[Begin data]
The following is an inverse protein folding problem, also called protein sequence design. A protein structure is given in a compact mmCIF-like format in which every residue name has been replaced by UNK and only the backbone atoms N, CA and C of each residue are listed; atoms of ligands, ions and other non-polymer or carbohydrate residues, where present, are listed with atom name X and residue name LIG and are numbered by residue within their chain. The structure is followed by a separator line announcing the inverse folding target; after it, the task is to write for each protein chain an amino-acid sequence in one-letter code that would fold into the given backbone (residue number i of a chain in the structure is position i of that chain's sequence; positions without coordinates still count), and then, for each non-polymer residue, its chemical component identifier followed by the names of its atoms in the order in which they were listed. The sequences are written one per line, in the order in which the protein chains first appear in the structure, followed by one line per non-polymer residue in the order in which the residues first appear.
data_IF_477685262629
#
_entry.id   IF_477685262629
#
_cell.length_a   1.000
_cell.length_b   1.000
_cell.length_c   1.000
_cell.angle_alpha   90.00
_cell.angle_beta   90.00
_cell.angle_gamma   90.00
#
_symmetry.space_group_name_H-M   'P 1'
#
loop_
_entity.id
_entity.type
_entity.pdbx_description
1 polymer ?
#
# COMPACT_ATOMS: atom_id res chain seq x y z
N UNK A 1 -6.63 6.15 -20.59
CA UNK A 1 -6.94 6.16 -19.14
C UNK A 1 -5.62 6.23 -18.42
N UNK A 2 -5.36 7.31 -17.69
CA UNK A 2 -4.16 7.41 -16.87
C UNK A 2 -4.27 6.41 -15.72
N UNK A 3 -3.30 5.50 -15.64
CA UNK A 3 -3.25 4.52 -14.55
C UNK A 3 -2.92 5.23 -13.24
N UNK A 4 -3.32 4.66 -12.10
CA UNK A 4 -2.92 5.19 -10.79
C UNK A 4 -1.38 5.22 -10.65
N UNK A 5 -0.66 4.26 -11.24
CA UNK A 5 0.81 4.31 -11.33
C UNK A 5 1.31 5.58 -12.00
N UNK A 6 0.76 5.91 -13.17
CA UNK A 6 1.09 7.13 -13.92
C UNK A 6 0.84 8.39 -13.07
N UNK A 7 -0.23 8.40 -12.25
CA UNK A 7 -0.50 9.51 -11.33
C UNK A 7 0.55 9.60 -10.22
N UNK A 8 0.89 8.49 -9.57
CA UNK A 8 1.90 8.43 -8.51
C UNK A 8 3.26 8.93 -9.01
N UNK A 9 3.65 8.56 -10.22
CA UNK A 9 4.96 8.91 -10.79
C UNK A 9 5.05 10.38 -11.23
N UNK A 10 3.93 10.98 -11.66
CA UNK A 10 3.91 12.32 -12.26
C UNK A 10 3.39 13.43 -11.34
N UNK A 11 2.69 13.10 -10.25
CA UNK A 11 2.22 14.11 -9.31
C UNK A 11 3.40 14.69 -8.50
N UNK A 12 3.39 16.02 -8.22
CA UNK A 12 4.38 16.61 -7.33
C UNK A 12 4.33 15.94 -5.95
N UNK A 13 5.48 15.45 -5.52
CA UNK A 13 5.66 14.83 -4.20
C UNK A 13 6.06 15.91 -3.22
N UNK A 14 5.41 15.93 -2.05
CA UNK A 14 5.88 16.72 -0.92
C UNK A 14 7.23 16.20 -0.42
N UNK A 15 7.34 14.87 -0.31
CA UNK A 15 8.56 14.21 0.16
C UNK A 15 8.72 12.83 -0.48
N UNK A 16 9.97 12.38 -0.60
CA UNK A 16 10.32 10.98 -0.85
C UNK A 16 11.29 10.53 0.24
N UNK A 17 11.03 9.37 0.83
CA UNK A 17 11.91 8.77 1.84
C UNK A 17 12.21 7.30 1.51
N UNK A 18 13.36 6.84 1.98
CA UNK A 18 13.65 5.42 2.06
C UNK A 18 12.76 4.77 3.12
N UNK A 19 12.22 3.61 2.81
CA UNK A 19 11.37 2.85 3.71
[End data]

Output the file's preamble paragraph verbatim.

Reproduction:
The following is an inverse protein folding problem, also called protein sequence design. A protein structure is given in a compact mmCIF-like format in which every residue name has been replaced by UNK and only the backbone atoms N, CA and C of each residue are listed; atoms of ligands, ions and other non-polymer or carbohydrate residues, where present, are listed with atom name X and residue name LIG and are numbered by residue within their chain. The structure is followed by a separator line announcing the inverse folding target; after it, the task is to write for each protein chain an amino-acid sequence in one-letter code that would fold into the given backbone (residue number i of a chain in the structure is position i of that chain's sequence; positions without coordinates still count), and then, for each non-polymer residue, its chemical component identifier followed by the names of its atoms in the order in which they were listed. The sequences are written one per line, in the order in which the protein chains first appear in the structure, followed by one line per non-polymer residue in the order in which the residues first appear.